The movement of energy through the world is very important to keeping living things alive. It starts with the sun and plants through photosynthesis. Cows are then able to eat these plants (several that humans can't digest), use the energy to produce milk that humans can digest, and use the energy and nutrients to live and grow. 

Interest Approach – Engagement

  1. Explain to students that they are going to look at three different meals that contain energy.
  2. Project slide 2 from the Energy's Journey from Farm to You PowerPoint. Ask students what products they recognize. Point to each picture and have students name the food items. They will likely recognize the foods on the left, but you may need to tell them that the food on the right is called silage. Silage is a grass or other green plant that was chopped up and stored in airtight conditions to be fed to animals. Ask the following questions to lead a class discussion:
    • Ask students to raise their hand if they would like to eat each item for their next meal. (Point to each picture individually.)  
    • Discuss with the students why they did not choose silage (ex. it doesn’t look appetizing, never seen it before, humans can’t digest it).  
    • Ask why students like to eat food (tastes good, they are hungry, like to eat etc.). Try to pull out answers that refer to needing food so they aren’t tired and it gives them energy. 
    • Why do you need energy? Have you heard of it?  
    • What is energy?  
    • Which food item do you get energy from? 
    • Can you (a human) get energy from silage? Why?  
    • Can you think of an animal that might get energy from silage?
  3. As you go through the discussion questions, point out that the food in the first two pictures gives us (humans) energy to run, play, go to school, and helps our bodies grow healthy and strong. There is some food that grows (like in the last picture) that we can’t use for energy because our body can’t digest it.  
  4. Ask students, “If we can’t eat silage, is there a way we can still receive energy and nourishment from it? Why or why not?” Allow students to brainstorm thoughts and ideas.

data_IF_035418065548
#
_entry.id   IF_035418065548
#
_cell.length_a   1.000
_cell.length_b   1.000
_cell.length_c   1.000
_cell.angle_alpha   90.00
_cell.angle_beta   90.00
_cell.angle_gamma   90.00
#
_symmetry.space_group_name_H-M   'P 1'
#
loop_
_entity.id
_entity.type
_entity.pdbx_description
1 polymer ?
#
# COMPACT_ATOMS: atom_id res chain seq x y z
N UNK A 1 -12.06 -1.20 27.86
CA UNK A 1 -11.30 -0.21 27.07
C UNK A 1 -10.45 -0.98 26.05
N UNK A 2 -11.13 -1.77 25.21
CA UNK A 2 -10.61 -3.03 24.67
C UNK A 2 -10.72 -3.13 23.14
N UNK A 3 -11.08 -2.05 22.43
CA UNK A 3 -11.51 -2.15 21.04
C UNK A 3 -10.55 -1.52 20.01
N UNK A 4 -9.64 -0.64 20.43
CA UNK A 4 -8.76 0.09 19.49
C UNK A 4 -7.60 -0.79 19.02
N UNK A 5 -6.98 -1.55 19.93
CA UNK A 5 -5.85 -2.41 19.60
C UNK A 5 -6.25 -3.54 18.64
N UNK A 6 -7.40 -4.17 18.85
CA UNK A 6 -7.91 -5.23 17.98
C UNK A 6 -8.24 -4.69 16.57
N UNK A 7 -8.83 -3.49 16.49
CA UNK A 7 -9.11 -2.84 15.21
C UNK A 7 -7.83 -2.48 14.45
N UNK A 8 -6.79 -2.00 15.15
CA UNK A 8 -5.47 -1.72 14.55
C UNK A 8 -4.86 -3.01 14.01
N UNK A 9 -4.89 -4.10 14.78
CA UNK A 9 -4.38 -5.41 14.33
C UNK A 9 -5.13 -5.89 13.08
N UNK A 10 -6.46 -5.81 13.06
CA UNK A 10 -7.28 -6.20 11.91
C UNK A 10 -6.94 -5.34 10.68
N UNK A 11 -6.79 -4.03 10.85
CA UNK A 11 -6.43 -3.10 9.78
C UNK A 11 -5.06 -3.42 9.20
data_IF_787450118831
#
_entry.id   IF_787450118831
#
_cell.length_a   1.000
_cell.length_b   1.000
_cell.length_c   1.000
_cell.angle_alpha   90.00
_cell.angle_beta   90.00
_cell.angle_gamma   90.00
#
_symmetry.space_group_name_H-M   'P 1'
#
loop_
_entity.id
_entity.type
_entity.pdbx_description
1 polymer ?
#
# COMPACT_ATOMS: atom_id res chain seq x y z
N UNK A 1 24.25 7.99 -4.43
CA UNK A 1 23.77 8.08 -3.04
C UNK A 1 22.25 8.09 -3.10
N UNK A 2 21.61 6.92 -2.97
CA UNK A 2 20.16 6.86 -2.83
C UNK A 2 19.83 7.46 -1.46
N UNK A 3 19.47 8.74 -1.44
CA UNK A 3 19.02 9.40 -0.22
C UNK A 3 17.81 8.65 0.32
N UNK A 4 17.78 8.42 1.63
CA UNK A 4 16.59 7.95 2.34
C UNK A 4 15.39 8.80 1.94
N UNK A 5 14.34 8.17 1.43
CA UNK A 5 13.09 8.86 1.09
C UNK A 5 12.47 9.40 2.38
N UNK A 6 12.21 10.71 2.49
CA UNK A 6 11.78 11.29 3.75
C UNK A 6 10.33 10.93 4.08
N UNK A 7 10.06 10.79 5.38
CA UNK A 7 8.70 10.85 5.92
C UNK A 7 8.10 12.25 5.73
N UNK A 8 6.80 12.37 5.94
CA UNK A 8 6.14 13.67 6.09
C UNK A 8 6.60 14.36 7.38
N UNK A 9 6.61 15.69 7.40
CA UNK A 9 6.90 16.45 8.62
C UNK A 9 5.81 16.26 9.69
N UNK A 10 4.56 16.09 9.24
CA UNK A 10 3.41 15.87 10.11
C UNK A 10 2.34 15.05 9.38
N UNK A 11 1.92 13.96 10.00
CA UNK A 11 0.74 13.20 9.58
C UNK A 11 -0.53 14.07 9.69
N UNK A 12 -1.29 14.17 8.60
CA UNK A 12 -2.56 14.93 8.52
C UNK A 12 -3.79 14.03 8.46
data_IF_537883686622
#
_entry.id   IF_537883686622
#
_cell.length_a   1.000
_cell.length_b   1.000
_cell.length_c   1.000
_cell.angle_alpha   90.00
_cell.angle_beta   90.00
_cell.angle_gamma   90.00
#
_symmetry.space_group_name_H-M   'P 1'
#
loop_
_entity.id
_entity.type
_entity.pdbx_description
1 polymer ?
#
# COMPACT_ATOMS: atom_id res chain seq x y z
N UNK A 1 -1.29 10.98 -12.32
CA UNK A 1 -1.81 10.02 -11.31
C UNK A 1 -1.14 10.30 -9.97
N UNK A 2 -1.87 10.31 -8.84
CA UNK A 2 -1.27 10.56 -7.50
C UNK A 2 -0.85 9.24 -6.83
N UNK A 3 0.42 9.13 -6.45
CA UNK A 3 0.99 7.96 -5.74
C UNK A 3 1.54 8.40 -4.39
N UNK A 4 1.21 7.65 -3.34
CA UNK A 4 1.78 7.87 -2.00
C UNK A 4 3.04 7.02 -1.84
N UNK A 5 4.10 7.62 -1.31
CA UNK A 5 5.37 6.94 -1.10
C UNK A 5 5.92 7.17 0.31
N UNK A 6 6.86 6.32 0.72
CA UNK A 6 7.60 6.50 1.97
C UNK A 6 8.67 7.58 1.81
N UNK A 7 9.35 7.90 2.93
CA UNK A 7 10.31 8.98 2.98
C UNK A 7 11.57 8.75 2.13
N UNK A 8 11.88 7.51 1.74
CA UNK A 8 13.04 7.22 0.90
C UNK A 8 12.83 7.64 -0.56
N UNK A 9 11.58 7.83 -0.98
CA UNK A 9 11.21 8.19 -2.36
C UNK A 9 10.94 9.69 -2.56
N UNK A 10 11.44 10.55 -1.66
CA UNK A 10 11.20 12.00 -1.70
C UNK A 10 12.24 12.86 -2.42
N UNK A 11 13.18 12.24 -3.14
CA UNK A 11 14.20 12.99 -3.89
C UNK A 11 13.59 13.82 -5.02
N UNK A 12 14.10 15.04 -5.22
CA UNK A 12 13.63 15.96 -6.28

Activity 1: Virtual Dairy Farm Tour

  1. Show slide 3 of the Energy's Journey from Farm to You PowerPoint. Explain to the students that they are going to discover the energy chain from farms to them. Through this lesson, they are going to investigate and uncover clues to find out what each one of these question marks (slide 3) represents. Each question mark is a step in this energy chain. They will work as a class to come up with each of the five steps of this energy chain by exploring clues and asking questions.  
  2. Ask students to think of all of the foods that are in the dairy food group (milk, yogurt, ice cream, butter, etc.) Ask, "How does energy get to our bodies when we consume dairy products?" Allow students to offer answers using their prior knowledge. Explain that they are going to look at the energy supply chain of dairy products to their plate. 
  3. Give each student one copy of the Energy’s Journey from Farm to You activity sheet (page 1) and pictures (page 2). Instruct students to cut the pictures out and place them in the order they think the energy flows.
    • Note: Students should not glue or tape the pictures yet. If using an interactive notebook, they can place the pieces there as well. 
  4. Once students have placed the pictures in their initial order, explain that they will learn more about this process and see how close they are to the right answer.
  5. Explain that the first step of investigation is to join a virtual farm field trip. As students watch the virtual tour, instruct them to look for clues to figure out what the question marks stand for and the correct order of this energy chain
  6. Show a virtual tour of a dairy farm using one of the following options:
  7. After the tour, ask students to share if/how they changed their energy flow diagram based on what they learned from the tour. Allow students time to share. 

Activity 2: Energy from Sun to Plants

  1. Ask students, “What is the ultimate source of energy?” (The sun.) Confirm that the first step in the energy chain is the sun (slide 5).